“This requires solving all the integration issues and convincing manufacturers that a market of enlightened owners will pay ‘reasonable’ premiums for a product that delivers the function,” Selkowitz says. “Our final goal is to get other large firms like the Times to ask for the same smart technologies.”
Times’ owners paid an undisclosed amount to construct the mock-up. The research was funded by a $250,000 grant from the New York State Energy Research Development Authority and $75,000 each from the U.S. Department of Energy and the California Energy Commission.
“The plan was to collect data over six months [winter solstice to summer solstice] that encompasses all the sun angles,” Selkowitz says.
Researchers installed more than 100 sensors to record lighting energy, shade height, interior illumination and luminance, sky conditions, and general lighting conditions using webcams. Limited occupancy surveys were also administered. The researchers used Radiance, a daylighting software, to develop detailed ray-tracing lighting simulation models to predict how the space will perform in different exposures and climates, and how daylight changes as shade fabric or fixtures change. They attempted to develop and validate procedures for the automated shading and dimmable lighting that provide visual comfort and enhance performance for occupants, while providing energy savings.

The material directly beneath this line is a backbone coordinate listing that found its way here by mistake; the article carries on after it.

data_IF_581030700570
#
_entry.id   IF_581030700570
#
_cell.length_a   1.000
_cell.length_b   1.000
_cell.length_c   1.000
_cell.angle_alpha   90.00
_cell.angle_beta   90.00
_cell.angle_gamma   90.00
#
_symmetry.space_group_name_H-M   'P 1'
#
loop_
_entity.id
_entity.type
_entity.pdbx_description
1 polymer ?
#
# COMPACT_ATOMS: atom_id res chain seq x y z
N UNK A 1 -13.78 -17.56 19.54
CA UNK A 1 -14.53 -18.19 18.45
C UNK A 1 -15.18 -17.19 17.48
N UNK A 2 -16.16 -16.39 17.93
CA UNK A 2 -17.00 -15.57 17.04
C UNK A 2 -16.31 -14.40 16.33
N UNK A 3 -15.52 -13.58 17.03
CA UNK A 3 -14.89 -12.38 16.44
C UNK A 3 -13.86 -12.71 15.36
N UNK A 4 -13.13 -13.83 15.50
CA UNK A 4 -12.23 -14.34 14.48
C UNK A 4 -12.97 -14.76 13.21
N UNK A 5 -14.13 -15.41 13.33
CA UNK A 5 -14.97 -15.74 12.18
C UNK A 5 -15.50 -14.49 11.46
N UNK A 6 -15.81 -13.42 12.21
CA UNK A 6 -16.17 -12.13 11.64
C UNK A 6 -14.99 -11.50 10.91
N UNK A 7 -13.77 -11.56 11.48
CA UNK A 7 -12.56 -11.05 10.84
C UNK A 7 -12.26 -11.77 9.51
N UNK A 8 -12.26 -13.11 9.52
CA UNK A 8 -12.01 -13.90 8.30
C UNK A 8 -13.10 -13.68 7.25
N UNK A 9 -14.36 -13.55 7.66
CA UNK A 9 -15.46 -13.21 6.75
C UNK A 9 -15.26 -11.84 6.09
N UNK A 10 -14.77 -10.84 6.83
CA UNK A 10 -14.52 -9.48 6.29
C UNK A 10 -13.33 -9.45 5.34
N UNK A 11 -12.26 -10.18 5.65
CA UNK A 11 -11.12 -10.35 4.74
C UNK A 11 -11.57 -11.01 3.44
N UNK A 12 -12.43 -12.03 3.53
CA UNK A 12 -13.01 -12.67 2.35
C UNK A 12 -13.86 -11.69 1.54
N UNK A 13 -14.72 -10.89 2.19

“The automated blind sensor location, calibration and operating logic are all critical, as are the sensor issues related to the dimmable lighting,” Selkowitz says. “The goal was to verify or improve performance [and] use the data gathered to write a performance specification.”
The specification was put out to bid this summer so that companies, including ones that did not participate in the tests, could respond. Times owners are currently reviewing the bids.
“A key goal of this project was to develop performance specifications, so that companies can more readily specify and procure these technology packages,” Selkowitz says. “At the same time, the manufacturers are being asked to rethink how they offer their products to owners in terms of procurement practices and pricing.”
“The New York Times has gained tremendous value from the experiment,” Hughes concludes. “The gift of natural light has been beautifully integrated with the interior architecture, creating a space that really feels good.”
The contract goes to …
Viracon of Owatonna, Minn., has been chosen as the supplier of glass for The New York Times’ headquarters; the glazing contractor is Benson Industries of Portland, Ore.
“The glass is a combination of Viracon’s VE-2M coating on low-iron glass, combined with a custom silk-screen pattern in a white ceramic frit,” says Christine Shaffer, marketing manager of Viracon. “The glass blends the aesthetics of a custom silk screen with solar controlling properties of the low-emissivity coating.
“The use of low-iron glass substrates continue to increase in popularity,” Shaffer adds “Low-iron glass is being used on the [
Stephen Selkowitz, Lawrence Berkeley National Laboratory, Building Technologies Department, Building 90-3111, 1 Cyclotron Road, Berkeley, Calif. 94720, SESelkowitz@lbl.gov
Glen Hughes, The New York Times,
Christine Shaffer, Viracon,